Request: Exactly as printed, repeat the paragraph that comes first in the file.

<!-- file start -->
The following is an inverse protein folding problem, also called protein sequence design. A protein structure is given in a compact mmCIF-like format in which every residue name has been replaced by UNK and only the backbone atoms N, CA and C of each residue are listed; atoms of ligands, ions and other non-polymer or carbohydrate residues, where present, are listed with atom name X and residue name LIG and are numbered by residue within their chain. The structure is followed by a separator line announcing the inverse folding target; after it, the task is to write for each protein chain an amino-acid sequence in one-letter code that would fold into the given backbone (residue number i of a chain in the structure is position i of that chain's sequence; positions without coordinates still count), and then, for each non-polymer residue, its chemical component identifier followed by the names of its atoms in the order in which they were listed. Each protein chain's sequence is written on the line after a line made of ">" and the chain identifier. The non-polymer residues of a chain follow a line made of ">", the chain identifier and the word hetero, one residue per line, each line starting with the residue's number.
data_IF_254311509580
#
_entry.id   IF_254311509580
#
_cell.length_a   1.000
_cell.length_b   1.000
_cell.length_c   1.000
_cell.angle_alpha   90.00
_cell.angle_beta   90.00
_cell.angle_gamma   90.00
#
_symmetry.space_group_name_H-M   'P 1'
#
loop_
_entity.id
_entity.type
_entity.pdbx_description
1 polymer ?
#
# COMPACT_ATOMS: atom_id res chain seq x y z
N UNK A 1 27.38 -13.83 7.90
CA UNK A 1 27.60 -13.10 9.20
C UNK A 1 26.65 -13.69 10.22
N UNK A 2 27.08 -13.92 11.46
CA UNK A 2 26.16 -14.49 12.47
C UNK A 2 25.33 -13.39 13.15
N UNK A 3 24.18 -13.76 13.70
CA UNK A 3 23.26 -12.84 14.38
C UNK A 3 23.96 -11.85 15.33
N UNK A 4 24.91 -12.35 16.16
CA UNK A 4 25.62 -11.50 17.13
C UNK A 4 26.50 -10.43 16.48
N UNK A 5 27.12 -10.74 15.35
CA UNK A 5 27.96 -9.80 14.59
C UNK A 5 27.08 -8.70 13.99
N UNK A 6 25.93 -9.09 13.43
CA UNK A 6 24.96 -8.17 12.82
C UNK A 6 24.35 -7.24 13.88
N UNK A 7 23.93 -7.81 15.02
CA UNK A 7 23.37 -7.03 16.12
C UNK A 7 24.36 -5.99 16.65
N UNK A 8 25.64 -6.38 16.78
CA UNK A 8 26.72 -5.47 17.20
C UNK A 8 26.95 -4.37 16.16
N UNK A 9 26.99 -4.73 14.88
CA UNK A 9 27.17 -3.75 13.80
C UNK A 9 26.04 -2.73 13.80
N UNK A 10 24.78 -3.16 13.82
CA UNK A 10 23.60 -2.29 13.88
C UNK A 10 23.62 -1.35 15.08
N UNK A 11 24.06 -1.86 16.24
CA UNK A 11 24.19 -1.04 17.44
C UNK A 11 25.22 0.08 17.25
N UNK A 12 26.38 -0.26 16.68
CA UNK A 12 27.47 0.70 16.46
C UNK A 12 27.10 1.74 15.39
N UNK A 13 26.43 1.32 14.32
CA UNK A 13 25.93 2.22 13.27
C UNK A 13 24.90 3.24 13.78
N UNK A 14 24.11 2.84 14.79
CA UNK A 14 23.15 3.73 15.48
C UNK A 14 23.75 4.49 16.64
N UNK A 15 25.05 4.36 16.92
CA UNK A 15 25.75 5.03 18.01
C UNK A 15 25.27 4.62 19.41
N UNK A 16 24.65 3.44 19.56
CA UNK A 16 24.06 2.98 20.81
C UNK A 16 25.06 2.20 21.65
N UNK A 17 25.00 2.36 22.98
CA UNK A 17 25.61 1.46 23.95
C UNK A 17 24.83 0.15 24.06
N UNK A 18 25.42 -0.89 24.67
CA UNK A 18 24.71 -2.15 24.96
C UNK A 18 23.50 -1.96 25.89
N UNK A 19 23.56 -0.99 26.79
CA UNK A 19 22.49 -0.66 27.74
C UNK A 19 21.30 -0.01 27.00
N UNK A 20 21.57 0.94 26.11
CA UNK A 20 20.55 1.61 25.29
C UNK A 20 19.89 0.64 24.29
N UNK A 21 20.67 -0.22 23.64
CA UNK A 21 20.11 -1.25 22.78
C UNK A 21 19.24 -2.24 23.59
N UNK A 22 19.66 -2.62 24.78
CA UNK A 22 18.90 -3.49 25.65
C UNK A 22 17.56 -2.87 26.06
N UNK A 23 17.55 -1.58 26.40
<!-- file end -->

The following is an inverse protein folding problem, also called protein sequence design. A protein structure is given in a compact mmCIF-like format in which every residue name has been replaced by UNK and only the backbone atoms N, CA and C of each residue are listed; atoms of ligands, ions and other non-polymer or carbohydrate residues, where present, are listed with atom name X and residue name LIG and are numbered by residue within their chain. The structure is followed by a separator line announcing the inverse folding target; after it, the task is to write for each protein chain an amino-acid sequence in one-letter code that would fold into the given backbone (residue number i of a chain in the structure is position i of that chain's sequence; positions without coordinates still count), and then, for each non-polymer residue, its chemical component identifier followed by the names of its atoms in the order in which they were listed. Each protein chain's sequence is written on the line after a line made of ">" and the chain identifier. The non-polymer residues of a chain follow a line made of ">", the chain identifier and the word hetero, one residue per line, each line starting with the residue's number.